Michigan continues to fail its residents

HOUGHTON — Between 2002 and 2018, the Michigan Legislature withheld some $8.6 billion in revenue sharing from local governments, leaving cities, villages and townships to adjust their drastically reduced budgets, which has included across the board cuts to essential services such as police safety, fire protection, and public health, as well as public parks, and leaving institutions like libraries ways to figure out how to become self-supporting.

In Michigan, revenue sharing consists of both constitutional and statutory payments. As stated in a 2019 report released by the Michigan Municipal League, constitutional payments consist of 15% of gross collections from the 4% sales tax distributed to cities, villages, and townships based on their respective populations. This amount is set by the state constitution.

The Legislature must appropriate whatever is calculated. It cannot reduce or increase the constitutional portion of revenue sharing. Constitutional payments to cities, villages, and townships grew by an average of only 1.27% per year from FY 2001/02 through FY 2017/18, less than the annual average inflation rate during the same period.

Statutory payments, on the other hand, have traditionally been distributed by a formula, rather than on a per capita basis. The formula is designed to compensate for the significant variation in local governments’ service delivery needs, infrastructure maintenance requirements, and capacity to generate local tax revenue. This statutory program calls for 21.3% of the 4% sales tax collections to be distributed in accordance with language set in Public Act 532 of 1998.

Funding for non-constitutional formula revenue sharing for cities, villages, and townships (CVTs) declined 69.0% from the peak appropriation of $797.3 million in fiscal year (FY) 1997-98, the “Winter 2016 edition of State Notes: Topics of Legislative Interest” reported.

The statutory payments that should have been phased in in 1998 were never fully implemented due to funding cuts. As a result, the shortfalls in statutory revenue sharing to cities, villages, townships, and counties from 2001 through 2018 — a total loss of $8.6 billion.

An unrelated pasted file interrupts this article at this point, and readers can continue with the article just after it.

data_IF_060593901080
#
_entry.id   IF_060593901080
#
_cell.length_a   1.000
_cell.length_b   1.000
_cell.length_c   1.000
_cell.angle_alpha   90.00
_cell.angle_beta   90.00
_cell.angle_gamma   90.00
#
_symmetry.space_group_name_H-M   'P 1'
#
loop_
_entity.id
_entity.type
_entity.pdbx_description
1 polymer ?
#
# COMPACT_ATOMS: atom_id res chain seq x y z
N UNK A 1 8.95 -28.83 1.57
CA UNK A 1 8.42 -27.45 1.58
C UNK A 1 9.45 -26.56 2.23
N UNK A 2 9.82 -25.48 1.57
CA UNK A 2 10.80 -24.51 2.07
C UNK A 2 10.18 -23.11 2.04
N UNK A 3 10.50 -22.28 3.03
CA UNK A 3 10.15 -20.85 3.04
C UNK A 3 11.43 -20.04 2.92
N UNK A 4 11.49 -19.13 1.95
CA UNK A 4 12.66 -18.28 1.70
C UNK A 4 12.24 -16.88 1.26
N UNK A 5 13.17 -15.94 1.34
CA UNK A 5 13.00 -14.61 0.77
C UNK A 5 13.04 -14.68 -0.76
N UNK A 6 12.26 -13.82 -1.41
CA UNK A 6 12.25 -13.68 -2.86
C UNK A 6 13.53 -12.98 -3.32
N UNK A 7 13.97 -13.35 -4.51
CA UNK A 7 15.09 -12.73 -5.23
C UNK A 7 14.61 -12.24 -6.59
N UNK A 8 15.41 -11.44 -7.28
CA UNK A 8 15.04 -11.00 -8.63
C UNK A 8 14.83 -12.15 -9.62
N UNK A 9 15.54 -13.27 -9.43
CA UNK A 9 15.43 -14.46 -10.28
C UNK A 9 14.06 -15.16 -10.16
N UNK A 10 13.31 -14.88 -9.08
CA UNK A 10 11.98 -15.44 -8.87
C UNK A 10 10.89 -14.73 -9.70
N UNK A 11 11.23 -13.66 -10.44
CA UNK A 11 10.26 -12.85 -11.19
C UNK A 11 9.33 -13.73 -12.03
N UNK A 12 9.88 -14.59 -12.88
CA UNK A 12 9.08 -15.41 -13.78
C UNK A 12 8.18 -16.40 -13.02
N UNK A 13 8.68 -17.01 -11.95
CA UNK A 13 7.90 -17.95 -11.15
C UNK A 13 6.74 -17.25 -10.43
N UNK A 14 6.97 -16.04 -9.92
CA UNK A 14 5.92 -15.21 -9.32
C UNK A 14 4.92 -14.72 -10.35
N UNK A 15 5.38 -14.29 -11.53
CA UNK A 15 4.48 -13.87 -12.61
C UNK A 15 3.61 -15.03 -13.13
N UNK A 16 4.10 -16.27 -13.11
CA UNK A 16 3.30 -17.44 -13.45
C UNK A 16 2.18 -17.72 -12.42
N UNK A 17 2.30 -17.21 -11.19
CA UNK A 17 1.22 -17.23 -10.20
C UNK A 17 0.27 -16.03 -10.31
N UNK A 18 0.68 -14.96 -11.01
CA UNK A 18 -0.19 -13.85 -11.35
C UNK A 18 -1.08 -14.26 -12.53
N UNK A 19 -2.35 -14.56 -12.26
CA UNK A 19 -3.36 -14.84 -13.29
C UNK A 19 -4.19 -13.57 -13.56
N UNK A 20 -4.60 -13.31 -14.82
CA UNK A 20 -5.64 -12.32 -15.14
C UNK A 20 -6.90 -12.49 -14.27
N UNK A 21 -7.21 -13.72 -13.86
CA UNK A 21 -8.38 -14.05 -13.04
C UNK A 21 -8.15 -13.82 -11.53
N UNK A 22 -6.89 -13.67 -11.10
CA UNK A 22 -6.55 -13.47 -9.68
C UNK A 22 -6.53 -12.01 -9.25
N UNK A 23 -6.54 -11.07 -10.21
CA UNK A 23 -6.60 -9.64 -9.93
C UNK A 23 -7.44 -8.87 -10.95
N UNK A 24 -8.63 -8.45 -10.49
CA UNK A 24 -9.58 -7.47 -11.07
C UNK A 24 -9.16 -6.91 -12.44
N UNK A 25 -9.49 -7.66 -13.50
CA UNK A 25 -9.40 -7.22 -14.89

The state government shifted the goal post again in 2011, when the Economic Vitality and Incentive Program (EVIP) replaced statutory revenue sharing, but it was never been codified into statute.

A CVT would be eligible for EVIP payment if it fulfilled requirements related to accountability and transparency, consolidation and collaboration, employee compensation issues, and reducing unfunded liabilities. Unfunded liabilities is the term the state prefers for the debt owed to the its pension system, states a Dec. 18, 2018, analysis by the Michigan State University. When EVIP was initiated, only 486 CVTs were eligible for EVIP funding.

Cities, villages and townships (CVT) receive both constitutional and statutory funding from revenue sharing. Counties, however, do not receive constitutional revenue sharing, but rather only receive funding from the statutory pool.

An April 25, 2019, Michigan Association of Counties report stated that Gov. Gretchen Whitmer’s budget contained a 3 percent increase for county revenue sharing to just over $228 million, up from the $221.4 million for the current fiscal year. The governor’s budget recommendations were based on increase revenue for roads, but the Senate appropriators have chosen to not increase revenue along with the budget. However, the proposed increase in statutory revenue sharing for counties, was rejected by the Senate Appropriations Subcommittee on General Government.

Michigan has spent $807 million in constitutional revenue sharing for the 2017-2018 fiscal year, compared to the $220 million counties have received to date, according to the nonpartisan Senate Fiscal Agency.

From sheriffs to treasurers to public health departments, there is a level of essential services that counties must provide, regardless of state funding policies.

The analysis state that as with CVTs, actual appropriations to counties were routinely below the full funding guideline. Statutory revenue sharing payments to counties were temporarily suspended beginning in FY 2004-05. Instead, counties were required to create reserve funds with own-source general operating revenue.

The Senate Fiscal Agency’s Feb. 27, 2021 Overview of Gov. Gretchen Whitmer’s FY 2021-2022 Budget states that the Governor proposes to increase revenue sharing payments to counties by 2.2% to $231,516,700. County Revenue Sharing would increase by $4,897,800 to $188,097,900 and the County Incentive Program would increase by $89,500 to $43,418,800. Whether the Senate Fiscal Agency will again reject the governor’s proposal is not known.


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